Intermezzo No. 1

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For the piano composition, see Manuel Ponce.
"Intermezzo No. 1"
ABBA - ABBA (1975, Original Polar LP).jpg
album cover
Song by ABBA from the album ABBA
Released April 21, 1975
Recorded October 16, 1974
Length 3:48
Writer Benny Andersson and Björn Ulvaeus
Producer Benny Andersson and Björn Ulvaeus
ABBA track listing

Side A:

  1. "Mamma Mia"
  2. "Hey, Hey Helen"
  3. "Tropical Loveland"
  4. "SOS"
  5. "Man In the Middle"
  6. "Bang-A-Boomerang"

Side B:

  1. "I Do, I Do, I Do, I Do, I Do"
  2. "Rock Me"
  3. "Intermezzo No. 1"
  4. "I've Been Waiting For You"
  5. "So Long"

"Intermezzo No. 1" was an instrumental track from Swedish pop group ABBA's self-titled third album, released in April 1975. It was the first of only two songs by the group not to contain lyrics; the other was the title track of their 1976 release, Arrival. It is the only purely instrumental ABBA song however, as Arrival includes "a static layer of rich harmony vocals".[1] On the cover, the song was credited as "Intermezzo No.1 featuring Benny Anderson".[2]

Production[edit]

Written by Benny Andersson and Björn Ulvaeus, the orchestral rock tune was recorded on October 16, 1974, in Stockholm's Glen and Metronome Studios[3] under the working title "Mama". Another working title for the song was Bach-låten (The Bach Tune).[4] In September 1975, it was released as the B-side to ABBA's single, "Mamma Mia".[5] Carl Magnus Palm describes it as a "showcase of Benny's classical music influences", which first began to appear in his work with The Hep Stars songs Sunny Girl and Wedding.[4]

Carl Magnus Palm explains the song was a "popular feature on every subsequent ABBA tour" after the ABBA album was released.[4] For example, the song is shown being performed in the 1977 concert tours in the film ABBA: The Movie.

Composition[edit]

The song has a "piano and guitar-led instrumental".[4] Many of ABBA's pieces are full of "thematic throwaways of the rich folk music culture [of Sweden]". This song is a "solo vehicle" in which to indulge in classical music. The grand piano is the central instrument, layered by a "flamboyant network of synth textures and brass punches". ABBA: Let The Music Speak explains "the main theme is inviting and uncomplicated, constantly giving way to a rapid-fire succession of mood-swinging secondary themes".[6]

Critical reception[edit]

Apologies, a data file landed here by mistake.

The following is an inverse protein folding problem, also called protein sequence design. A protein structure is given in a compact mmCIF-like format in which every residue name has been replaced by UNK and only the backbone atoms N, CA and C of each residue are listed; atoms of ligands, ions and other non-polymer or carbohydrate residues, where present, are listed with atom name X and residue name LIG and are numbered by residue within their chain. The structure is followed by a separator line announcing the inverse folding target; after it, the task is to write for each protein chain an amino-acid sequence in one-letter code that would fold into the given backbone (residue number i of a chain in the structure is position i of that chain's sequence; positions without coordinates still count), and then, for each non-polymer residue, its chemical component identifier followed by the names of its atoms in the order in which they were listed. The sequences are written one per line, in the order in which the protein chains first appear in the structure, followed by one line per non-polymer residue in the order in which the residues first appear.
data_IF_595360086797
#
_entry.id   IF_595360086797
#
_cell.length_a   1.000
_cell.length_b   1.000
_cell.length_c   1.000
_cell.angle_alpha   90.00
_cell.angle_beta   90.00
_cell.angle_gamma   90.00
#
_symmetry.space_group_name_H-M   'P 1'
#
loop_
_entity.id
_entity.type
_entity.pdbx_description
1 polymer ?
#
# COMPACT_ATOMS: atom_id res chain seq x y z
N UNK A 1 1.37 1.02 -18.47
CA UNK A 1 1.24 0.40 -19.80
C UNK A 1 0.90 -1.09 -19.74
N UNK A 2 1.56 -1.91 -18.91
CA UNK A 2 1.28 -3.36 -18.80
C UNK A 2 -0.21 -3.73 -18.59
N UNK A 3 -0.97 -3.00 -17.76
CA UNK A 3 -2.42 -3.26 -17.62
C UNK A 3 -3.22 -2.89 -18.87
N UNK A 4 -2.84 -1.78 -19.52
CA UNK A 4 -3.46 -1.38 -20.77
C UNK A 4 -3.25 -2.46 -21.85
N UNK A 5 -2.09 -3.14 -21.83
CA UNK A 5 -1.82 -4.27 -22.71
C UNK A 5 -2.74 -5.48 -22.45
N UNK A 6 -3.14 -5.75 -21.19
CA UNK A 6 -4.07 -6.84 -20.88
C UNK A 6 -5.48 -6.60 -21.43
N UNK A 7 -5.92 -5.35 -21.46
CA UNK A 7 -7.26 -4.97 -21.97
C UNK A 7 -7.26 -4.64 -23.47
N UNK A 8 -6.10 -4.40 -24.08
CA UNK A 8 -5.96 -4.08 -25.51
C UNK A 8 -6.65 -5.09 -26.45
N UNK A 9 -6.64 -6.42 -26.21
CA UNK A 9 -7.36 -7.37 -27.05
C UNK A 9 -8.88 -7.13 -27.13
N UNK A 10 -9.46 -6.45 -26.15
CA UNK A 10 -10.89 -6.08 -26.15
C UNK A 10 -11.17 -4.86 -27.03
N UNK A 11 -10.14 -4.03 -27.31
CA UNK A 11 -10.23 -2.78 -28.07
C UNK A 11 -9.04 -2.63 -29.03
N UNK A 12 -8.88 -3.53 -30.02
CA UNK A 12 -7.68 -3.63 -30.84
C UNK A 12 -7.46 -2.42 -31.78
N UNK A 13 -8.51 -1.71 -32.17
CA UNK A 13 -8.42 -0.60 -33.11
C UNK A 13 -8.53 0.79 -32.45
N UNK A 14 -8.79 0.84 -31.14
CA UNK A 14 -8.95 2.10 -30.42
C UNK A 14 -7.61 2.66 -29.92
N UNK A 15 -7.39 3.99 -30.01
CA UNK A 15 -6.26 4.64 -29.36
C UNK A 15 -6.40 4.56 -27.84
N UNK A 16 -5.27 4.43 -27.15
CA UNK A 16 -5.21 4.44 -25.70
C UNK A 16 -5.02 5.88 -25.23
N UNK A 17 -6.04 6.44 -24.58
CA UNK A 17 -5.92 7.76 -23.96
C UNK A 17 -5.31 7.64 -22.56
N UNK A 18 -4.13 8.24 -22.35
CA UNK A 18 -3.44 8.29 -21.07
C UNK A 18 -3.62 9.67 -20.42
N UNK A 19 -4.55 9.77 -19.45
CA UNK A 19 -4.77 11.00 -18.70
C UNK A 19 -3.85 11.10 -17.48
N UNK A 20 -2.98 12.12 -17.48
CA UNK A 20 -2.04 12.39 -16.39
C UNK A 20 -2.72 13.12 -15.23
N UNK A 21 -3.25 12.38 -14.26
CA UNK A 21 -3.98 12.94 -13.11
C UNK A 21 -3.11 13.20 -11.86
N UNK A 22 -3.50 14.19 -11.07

Music News lists the song as one of ABBA's "ambitious tracks...that showcase Andersson and Ulvaeus' classical leanings while demonstrating their abilities as proficient songwriters".[7][8] Der Tagesspiel says the song, "in contrast to the catchy masterpiece [Mamma Mia]" that it was coupled with on the single, "has a rather psychedelic-disturbing character".[9] Abba's Abba Gold notes that ABBA Gold doesn't include any of the "lackadaisical instrumentals ABBA the about" like Arrival or Intermezzo No.1. It adds though "fans like the albums precisely for these oddities".[10] Abba - Uncensored on the Record describes the song as an "impressive instrumental".[11] Bright Lights Dark Shadows: The Real Story of Abba explains that while "experiments in applying classical music to a pop format were very much in vogue at the time [Intermezzo No.1] ha[s] come to seem a little dated". It nevertheless describes the song as "show[ing] a sense of musical ambition" and an "opus".[12] Carl Magnus Palm says for fans of ambitious music, the song "probably remains a highlight in the ABBA oeuvre", while to those who prefer more straightfoward pop hits, the song "has aged less well".[4] ABBA: Let The Music Speak says the song is "whimsical and melodramatic" and "a sophisticated pastiche of all that is great and wondrous in the world of classical music, injected with a shot of late twentieth century pop enthusiasm".[13]

References[edit]

  1. ^ Tesch, Christopher Patrick ; editor: Matthew (2008). ABBA : let the music speak : an armchair guide to the musical soundscape of the Swedish supergroup (1st ed.). Fairfield Gardens, Qld.: Christopher J N Patrick. p. 37. ISBN 9780646496764. 
  2. ^ Tesch, Christopher Patrick ; editor: Matthew (2008). ABBA : let the music speak : an armchair guide to the musical soundscape of the Swedish supergroup (1st ed.). Fairfield Gardens, Qld.: Christopher J N Patrick. p. 26. ISBN 9780646496764. 
  3. ^ "Mamma Mia"/"Intermezzo No. 1" at ABBA's official site
  4. ^ a b c d e http://www.carlmagnuspalm.com/Upload/abbabooks/completeguidechapter.pdf
  5. ^ Recording information on "Intermezzo No. 1"
  6. ^ Tesch, Christopher Patrick ; editor: Matthew (2008). ABBA : let the music speak : an armchair guide to the musical soundscape of the Swedish supergroup (1st ed.). Fairfield Gardens, Qld.: Christopher J N Patrick. pp. 25–26. ISBN 9780646496764. 
  7. ^ http://www.music-news.com/shownews.asp?H=ABBA-release-all-eight-studio-albums-on-vinyl-again&nItemID=44979
  8. ^ http://www.sys-con.com/node/2025020
  9. ^ http://translate.google.com/translate?sl=auto&tl=en&js=n&prev=_t&hl=en&ie=UTF-8&u=http%3A%2F%2Fwww.tagesspiegel.de%2Fsport%2Fdas-wort-zum-spieltag-intermezzo%2F6201476.html&act=url
  10. ^ Vincentelli, Elisabeth (2004-03-31). "Abba's Abba Gold". ISBN 9780826415462. 
  11. ^ Tobler, John (2012-01-04). "Abba - Uncensored on the Record". ISBN 9781908538239. 
  12. ^ Palm, Carl Magnus (2008-09-01). "Bright Lights Dark Shadows: The Real Story of Abba". ISBN 9781847724199. 
  13. ^ Tesch, Christopher Patrick ; editor: Matthew (2008). ABBA : let the music speak : an armchair guide to the musical soundscape of the Swedish supergroup (1st ed.). Fairfield Gardens, Qld.: Christopher J N Patrick. p. 25. ISBN 9780646496764.